By: Matthew FitzSimmons
Release Date: September 1, 2021
Publisher: Thomas & Mercer
Matthew FitzSimmons, author of the Gibson Vaughn series, brings us a new novel. Constance is a foray into the near future, the science fiction tale veering into the territory of a thriller with its consistently fast pacing and high tension.
When Constance D’Arcy awakens at Palingenisis after a routine memory upload, she realizes two things: she’s a clone, and the original Constance is dead. The singer/songwriter had been drifting gig to gig after a tragic accident killed several of her almost-famous band members and left her lover comatose just before the launch of the band’s debut album.
Now, Constance is missing eighteen long months of her original’s memories, something that never should have happened. There was a strict schedule for uploading memories at Palingenisis just in case the unforeseen happened, which it clearly had. However, something had obviously gone wrong. Her very existence is considered a lapse in morality by many, and the company her scientist aunt founded wants her “deleted.” All Constance has are unanswerable questions, and it’s up to her to find out what happened to the original Constance D’Arcy.
Constance is the intersection of many genres and examines a plethora of issues. Complex motives and tantalizing clues built both mystery and tension. The more is unveiled about Constance’s world, the more it becomes evident that this near future with eerie overlaps to our own world is truly dystopian in nature.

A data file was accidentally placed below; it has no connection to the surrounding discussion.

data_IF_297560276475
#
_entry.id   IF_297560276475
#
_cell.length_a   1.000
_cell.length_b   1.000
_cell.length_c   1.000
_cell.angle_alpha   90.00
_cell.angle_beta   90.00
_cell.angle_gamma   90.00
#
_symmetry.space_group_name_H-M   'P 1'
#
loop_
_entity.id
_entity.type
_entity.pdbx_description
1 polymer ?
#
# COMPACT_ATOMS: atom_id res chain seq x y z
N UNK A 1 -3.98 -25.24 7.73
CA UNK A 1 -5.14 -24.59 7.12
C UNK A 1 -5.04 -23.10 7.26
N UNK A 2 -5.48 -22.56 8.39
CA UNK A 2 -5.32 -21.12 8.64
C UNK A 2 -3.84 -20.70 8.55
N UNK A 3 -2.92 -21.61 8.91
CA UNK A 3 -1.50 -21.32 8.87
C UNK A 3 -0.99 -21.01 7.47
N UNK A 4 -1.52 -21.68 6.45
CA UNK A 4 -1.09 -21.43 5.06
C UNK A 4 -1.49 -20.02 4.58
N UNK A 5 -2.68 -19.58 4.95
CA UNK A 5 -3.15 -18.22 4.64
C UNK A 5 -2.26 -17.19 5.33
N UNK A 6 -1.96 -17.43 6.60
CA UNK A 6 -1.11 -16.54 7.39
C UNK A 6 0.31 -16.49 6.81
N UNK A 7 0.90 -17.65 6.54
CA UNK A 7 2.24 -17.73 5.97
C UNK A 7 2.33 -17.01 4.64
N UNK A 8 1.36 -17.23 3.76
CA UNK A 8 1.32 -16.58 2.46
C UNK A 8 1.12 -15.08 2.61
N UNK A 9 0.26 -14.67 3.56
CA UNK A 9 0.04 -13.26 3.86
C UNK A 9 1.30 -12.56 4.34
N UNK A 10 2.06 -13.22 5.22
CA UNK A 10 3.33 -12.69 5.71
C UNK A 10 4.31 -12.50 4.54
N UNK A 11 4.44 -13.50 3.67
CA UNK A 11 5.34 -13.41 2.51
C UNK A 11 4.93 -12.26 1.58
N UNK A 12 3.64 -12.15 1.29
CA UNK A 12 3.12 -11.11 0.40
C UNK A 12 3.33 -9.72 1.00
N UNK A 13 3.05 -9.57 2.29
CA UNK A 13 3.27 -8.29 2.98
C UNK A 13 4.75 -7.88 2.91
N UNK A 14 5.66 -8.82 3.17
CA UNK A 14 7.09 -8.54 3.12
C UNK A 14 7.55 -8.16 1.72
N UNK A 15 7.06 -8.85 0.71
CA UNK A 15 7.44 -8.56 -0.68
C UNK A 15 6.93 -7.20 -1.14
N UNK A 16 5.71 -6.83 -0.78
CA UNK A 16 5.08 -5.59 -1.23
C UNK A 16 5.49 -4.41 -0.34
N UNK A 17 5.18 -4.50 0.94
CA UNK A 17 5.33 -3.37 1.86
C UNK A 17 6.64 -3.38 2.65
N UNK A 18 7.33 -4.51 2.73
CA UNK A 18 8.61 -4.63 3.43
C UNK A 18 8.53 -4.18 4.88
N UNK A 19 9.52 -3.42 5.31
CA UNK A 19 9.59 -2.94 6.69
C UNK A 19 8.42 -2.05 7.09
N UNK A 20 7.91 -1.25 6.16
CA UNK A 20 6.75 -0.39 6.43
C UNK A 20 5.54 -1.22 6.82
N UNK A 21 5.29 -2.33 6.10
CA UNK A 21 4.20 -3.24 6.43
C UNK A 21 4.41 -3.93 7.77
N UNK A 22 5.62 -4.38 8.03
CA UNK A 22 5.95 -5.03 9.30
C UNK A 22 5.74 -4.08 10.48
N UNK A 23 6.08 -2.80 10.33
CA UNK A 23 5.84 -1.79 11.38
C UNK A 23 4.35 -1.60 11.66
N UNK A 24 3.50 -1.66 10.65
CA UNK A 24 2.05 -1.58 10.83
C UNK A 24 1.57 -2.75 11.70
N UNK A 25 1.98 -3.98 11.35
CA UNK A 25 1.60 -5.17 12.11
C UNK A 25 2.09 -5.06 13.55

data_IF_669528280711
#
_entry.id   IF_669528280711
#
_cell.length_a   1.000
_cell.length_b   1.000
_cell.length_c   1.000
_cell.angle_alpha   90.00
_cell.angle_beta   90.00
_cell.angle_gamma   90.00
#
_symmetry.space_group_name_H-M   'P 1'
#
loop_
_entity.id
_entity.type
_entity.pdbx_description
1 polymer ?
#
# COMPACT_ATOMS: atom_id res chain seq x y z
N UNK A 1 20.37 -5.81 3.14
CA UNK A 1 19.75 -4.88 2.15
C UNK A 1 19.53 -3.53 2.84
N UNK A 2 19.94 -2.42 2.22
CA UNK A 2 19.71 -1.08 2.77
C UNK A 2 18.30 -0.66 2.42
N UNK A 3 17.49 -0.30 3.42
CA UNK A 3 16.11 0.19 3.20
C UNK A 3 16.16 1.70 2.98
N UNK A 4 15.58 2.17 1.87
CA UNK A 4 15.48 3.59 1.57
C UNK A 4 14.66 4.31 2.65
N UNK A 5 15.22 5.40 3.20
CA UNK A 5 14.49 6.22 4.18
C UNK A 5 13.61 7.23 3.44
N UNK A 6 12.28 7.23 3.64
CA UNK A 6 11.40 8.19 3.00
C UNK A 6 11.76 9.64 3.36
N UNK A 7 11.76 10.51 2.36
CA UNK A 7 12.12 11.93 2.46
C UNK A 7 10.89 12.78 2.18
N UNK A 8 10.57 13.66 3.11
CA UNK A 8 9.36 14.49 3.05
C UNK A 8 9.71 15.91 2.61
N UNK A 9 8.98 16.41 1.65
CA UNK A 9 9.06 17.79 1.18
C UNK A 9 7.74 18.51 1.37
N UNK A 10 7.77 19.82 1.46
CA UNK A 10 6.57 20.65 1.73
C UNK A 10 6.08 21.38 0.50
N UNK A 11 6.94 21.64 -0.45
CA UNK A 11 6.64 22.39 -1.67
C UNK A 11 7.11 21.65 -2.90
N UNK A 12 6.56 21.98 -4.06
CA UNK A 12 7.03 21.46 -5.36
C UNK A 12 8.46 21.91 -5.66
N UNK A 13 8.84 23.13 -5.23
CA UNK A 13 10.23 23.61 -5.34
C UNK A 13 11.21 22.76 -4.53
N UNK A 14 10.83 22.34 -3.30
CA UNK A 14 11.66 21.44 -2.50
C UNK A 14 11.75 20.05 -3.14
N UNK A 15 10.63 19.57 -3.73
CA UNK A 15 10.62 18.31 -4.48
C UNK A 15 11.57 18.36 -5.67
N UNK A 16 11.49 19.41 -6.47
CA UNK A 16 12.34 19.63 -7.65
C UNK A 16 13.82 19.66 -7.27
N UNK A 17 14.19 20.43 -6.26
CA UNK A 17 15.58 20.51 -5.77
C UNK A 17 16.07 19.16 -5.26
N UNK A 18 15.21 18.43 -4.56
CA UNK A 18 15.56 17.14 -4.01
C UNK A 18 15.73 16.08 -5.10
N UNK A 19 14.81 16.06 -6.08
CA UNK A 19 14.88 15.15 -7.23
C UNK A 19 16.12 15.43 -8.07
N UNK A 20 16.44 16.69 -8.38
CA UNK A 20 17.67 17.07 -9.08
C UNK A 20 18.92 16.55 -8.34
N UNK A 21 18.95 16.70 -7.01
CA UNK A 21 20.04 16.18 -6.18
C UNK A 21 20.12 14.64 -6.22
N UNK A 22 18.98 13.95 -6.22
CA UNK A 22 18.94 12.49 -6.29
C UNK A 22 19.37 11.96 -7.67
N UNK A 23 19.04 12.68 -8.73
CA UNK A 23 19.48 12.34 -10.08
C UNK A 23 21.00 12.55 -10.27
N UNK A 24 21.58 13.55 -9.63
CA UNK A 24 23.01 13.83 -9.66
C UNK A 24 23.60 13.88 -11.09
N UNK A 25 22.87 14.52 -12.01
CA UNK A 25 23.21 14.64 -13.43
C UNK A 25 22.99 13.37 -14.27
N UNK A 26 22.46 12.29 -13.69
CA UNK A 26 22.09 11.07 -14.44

Many questions are asked, and the novel tackles a broad spectrum of very timely subjects, such as autonomy, sense of self, right to life, and what it means to be human in a world where humanity can be manufactured. While the discussions on these are nuanced ones, the ending isn’t quite as satisfying. The breakneck pace of the book naturally leads to a crash course of an ending, with many plot threads being wrapped up, unforeseen twists and turns taken, and a general lack of time to digest any of the many new things being thrown at readers. Even so, it is an enjoyable story that seeks to ask and maybe even answer some of the hard-hitting questions people grapple with today.
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